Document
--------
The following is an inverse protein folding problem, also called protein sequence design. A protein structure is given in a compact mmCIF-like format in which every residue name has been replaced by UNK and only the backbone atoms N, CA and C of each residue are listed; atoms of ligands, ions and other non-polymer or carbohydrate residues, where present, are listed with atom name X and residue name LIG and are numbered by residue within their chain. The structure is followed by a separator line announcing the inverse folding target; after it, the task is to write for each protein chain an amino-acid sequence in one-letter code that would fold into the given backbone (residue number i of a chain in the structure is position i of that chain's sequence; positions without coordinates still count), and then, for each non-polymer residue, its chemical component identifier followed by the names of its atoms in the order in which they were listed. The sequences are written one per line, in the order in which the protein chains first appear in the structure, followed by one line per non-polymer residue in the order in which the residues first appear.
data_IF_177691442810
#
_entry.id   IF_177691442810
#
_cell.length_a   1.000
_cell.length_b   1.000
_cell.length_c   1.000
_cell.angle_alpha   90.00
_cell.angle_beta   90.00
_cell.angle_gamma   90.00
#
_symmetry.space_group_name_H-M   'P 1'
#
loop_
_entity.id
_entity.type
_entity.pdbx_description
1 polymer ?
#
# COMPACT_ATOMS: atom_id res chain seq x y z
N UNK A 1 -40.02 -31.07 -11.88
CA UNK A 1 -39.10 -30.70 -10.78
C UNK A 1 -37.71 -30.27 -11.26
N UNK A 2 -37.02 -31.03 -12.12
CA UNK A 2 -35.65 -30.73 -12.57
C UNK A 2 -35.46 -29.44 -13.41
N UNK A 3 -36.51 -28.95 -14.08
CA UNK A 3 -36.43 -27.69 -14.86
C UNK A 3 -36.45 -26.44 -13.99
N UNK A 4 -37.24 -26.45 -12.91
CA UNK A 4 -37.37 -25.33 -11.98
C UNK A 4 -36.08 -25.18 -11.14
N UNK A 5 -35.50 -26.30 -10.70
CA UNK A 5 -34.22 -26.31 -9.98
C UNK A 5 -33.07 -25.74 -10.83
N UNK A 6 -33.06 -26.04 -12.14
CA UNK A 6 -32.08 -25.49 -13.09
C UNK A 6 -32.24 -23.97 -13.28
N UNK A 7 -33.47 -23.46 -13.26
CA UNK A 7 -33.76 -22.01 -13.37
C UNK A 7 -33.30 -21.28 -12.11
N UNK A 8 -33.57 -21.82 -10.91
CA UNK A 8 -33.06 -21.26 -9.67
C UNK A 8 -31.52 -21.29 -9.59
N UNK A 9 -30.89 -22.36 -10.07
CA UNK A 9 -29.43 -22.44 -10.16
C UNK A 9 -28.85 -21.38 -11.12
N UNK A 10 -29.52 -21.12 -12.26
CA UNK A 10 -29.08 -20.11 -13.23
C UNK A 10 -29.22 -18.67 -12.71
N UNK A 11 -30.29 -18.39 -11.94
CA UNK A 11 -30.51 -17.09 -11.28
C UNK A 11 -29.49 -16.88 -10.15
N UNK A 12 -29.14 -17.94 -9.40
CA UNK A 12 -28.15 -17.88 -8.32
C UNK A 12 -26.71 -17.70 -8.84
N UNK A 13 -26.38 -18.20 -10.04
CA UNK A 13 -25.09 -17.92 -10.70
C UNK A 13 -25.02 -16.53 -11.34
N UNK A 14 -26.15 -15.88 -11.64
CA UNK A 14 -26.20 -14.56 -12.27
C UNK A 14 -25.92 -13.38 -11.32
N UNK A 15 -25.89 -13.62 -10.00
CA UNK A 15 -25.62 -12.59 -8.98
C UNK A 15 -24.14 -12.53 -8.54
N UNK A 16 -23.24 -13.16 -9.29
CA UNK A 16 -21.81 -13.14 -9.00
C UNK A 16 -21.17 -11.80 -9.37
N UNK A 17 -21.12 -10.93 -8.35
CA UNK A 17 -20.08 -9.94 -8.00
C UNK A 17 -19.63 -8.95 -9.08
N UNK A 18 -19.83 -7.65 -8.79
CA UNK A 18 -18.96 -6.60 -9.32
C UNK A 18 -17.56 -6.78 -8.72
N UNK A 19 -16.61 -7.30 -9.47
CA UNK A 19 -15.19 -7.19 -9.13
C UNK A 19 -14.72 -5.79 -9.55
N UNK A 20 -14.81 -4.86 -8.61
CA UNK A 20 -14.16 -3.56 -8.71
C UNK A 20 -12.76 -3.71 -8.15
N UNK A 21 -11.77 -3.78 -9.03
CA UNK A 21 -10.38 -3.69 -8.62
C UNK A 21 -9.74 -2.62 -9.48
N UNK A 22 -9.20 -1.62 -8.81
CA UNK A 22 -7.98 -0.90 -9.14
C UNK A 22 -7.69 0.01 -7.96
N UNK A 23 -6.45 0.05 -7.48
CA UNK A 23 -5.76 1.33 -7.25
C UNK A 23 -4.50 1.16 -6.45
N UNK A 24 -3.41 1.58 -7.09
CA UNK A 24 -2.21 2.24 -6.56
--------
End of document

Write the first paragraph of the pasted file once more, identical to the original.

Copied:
The following is an inverse protein folding problem, also called protein sequence design. A protein structure is given in a compact mmCIF-like format in which every residue name has been replaced by UNK and only the backbone atoms N, CA and C of each residue are listed; atoms of ligands, ions and other non-polymer or carbohydrate residues, where present, are listed with atom name X and residue name LIG and are numbered by residue within their chain. The structure is followed by a separator line announcing the inverse folding target; after it, the task is to write for each protein chain an amino-acid sequence in one-letter code that would fold into the given backbone (residue number i of a chain in the structure is position i of that chain's sequence; positions without coordinates still count), and then, for each non-polymer residue, its chemical component identifier followed by the names of its atoms in the order in which they were listed. The sequences are written one per line, in the order in which the protein chains first appear in the structure, followed by one line per non-polymer residue in the order in which the residues first appear.